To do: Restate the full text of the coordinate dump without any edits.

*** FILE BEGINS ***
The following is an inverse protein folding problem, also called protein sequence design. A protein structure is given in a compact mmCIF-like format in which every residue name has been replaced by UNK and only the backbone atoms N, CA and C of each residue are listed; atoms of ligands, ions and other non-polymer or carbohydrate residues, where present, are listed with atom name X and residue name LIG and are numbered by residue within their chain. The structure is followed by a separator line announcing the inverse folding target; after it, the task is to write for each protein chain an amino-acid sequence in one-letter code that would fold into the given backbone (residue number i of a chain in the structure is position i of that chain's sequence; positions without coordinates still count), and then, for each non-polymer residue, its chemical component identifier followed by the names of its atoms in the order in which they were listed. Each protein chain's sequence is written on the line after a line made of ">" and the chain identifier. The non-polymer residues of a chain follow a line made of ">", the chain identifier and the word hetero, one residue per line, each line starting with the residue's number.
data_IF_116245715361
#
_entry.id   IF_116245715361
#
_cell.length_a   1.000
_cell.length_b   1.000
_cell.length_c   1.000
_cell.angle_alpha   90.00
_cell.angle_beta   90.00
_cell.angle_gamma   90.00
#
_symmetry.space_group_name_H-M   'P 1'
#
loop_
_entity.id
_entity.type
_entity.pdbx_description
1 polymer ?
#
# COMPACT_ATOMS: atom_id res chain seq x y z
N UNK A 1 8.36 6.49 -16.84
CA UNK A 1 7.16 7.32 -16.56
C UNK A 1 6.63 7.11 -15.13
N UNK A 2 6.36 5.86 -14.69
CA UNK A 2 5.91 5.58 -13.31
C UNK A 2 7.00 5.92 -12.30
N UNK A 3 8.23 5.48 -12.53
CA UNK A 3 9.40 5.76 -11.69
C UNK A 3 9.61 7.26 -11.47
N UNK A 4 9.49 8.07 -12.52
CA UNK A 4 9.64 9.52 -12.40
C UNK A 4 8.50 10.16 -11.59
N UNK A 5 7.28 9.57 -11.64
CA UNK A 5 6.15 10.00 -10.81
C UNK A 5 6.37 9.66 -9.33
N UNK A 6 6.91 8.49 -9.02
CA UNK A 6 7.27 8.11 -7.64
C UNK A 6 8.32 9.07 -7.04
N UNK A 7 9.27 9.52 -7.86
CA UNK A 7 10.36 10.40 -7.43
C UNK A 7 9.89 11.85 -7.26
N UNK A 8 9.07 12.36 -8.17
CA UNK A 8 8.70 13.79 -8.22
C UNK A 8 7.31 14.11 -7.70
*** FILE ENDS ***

The following is an inverse protein folding problem, also called protein sequence design. A protein structure is given in a compact mmCIF-like format in which every residue name has been replaced by UNK and only the backbone atoms N, CA and C of each residue are listed; atoms of ligands, ions and other non-polymer or carbohydrate residues, where present, are listed with atom name X and residue name LIG and are numbered by residue within their chain. The structure is followed by a separator line announcing the inverse folding target; after it, the task is to write for each protein chain an amino-acid sequence in one-letter code that would fold into the given backbone (residue number i of a chain in the structure is position i of that chain's sequence; positions without coordinates still count), and then, for each non-polymer residue, its chemical component identifier followed by the names of its atoms in the order in which they were listed. Each protein chain's sequence is written on the line after a line made of ">" and the chain identifier. The non-polymer residues of a chain follow a line made of ">", the chain identifier and the word hetero, one residue per line, each line starting with the residue's number.
data_IF_116245715361
#
_entry.id   IF_116245715361
#
_cell.length_a   1.000
_cell.length_b   1.000
_cell.length_c   1.000
_cell.angle_alpha   90.00
_cell.angle_beta   90.00
_cell.angle_gamma   90.00
#
_symmetry.space_group_name_H-M   'P 1'
#
loop_
_entity.id
_entity.type
_entity.pdbx_description
1 polymer ?
#
# COMPACT_ATOMS: atom_id res chain seq x y z
N UNK A 1 8.36 6.49 -16.84
CA UNK A 1 7.16 7.32 -16.56
C UNK A 1 6.63 7.11 -15.13
N UNK A 2 6.36 5.86 -14.69
CA UNK A 2 5.91 5.58 -13.31
C UNK A 2 7.00 5.92 -12.30
N UNK A 3 8.23 5.48 -12.53
CA UNK A 3 9.40 5.76 -11.69
C UNK A 3 9.61 7.26 -11.47
N UNK A 4 9.49 8.07 -12.52
CA UNK A 4 9.64 9.52 -12.40
C UNK A 4 8.50 10.16 -11.59
N UNK A 5 7.28 9.57 -11.64
CA UNK A 5 6.15 10.00 -10.81
C UNK A 5 6.37 9.66 -9.33
N UNK A 6 6.91 8.49 -9.02
CA UNK A 6 7.27 8.11 -7.64
C UNK A 6 8.32 9.07 -7.04
N UNK A 7 9.27 9.52 -7.86
CA UNK A 7 10.36 10.40 -7.43
C UNK A 7 9.89 11.85 -7.26
N UNK A 8 9.07 12.36 -8.17
CA UNK A 8 8.70 13.79 -8.22
C UNK A 8 7.31 14.11 -7.70